When you sat down to write the last chapter, did you know you were writing the last chapter?
No, I just knew I was close.
How did you feel when you said to yourself, “Ok, it’s done.”
I’d love to say I put my head down and wept. When I had more of an emotional reaction was when I read each chapter aloud to the family at the end of each work day, which was part of my process. There was catharsis. And letting go.
Did anything from outside literature impact this book, aside from your own life?
The big elephant in this room is the idea that attending school, from a very young age all the way into your twenties, is the definite and only path, an idea so many cultures have bought into. Through my experience with our daughters, their search for themselves, their experience of what it is to be a human being, their – not just learning, everyone is obsessed with learning – but living, discovering what it is to live as themselves, I have developed into a strong advocate for unschooling, to give children authority over their own lives. To be much more optimistic about their ability to find their way and live in a way that’s meaningful for themselves, worrying less about the external, about parents and structures.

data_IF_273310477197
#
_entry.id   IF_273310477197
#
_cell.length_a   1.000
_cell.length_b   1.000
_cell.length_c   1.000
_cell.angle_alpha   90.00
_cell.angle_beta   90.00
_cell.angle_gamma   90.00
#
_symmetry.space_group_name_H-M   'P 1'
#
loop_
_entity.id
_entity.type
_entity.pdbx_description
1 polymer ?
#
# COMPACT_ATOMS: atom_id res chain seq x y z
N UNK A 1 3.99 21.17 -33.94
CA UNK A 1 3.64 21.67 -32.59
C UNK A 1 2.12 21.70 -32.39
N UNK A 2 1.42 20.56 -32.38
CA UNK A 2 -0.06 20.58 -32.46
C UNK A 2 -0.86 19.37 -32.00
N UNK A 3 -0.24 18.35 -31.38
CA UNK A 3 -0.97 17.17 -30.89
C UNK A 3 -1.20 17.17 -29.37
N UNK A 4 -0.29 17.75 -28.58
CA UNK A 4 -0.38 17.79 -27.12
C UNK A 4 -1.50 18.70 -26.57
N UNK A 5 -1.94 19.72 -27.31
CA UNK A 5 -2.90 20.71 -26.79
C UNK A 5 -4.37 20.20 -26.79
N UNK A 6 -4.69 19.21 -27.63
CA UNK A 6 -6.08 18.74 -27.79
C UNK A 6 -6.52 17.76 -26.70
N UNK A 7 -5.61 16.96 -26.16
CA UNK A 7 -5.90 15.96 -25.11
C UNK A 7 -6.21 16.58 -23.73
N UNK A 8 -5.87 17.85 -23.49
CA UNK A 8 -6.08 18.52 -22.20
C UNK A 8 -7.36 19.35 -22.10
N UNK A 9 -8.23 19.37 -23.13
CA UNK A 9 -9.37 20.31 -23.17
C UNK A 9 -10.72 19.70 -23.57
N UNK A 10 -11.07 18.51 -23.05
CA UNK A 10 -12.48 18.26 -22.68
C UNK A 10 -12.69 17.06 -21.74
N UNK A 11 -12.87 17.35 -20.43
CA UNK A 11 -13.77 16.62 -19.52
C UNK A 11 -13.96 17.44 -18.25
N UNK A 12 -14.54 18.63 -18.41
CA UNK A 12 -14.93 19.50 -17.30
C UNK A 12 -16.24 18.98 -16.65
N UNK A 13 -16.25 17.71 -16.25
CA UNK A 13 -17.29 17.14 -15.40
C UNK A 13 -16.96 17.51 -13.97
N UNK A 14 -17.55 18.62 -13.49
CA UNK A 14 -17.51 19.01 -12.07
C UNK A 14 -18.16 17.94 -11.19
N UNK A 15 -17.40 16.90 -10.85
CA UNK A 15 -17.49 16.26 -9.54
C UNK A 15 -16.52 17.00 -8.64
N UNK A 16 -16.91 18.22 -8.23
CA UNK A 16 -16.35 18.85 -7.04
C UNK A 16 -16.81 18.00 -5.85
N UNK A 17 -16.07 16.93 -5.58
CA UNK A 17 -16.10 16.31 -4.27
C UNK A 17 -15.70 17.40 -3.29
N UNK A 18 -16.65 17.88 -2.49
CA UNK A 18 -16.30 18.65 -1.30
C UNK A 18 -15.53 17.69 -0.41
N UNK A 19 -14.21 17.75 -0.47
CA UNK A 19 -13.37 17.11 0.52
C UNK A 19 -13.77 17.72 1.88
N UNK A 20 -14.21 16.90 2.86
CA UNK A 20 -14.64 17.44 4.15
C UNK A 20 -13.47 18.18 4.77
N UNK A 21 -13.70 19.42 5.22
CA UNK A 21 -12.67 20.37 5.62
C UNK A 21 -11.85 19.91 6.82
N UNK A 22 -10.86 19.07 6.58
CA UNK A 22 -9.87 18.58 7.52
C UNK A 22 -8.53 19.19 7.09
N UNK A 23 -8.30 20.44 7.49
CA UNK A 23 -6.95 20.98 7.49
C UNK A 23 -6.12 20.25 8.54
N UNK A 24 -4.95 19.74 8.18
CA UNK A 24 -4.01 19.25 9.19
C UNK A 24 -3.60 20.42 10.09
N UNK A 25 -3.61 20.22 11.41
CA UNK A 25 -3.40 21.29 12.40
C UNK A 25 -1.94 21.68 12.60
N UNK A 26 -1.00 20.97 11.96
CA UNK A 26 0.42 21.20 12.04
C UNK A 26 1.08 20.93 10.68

I didn’t set out to do it, that wasn’t the plan, but quickly it became clear that this book was going to be about a girl who didn’t fit into the “classic” system. Today’s school system is not even that old in terms of human history, but we’ve forgotten that there are other ways. So she pushes back against what everyone wants to hold out as natural law. Her natural law is very different. And I greatly enjoy that.
Mercedes’ parents are not around very much, at least not from her perspective. She seems to enjoy the freedom, but at times she wishes they were around a little more. How does that fit in with your ideas about unschooling?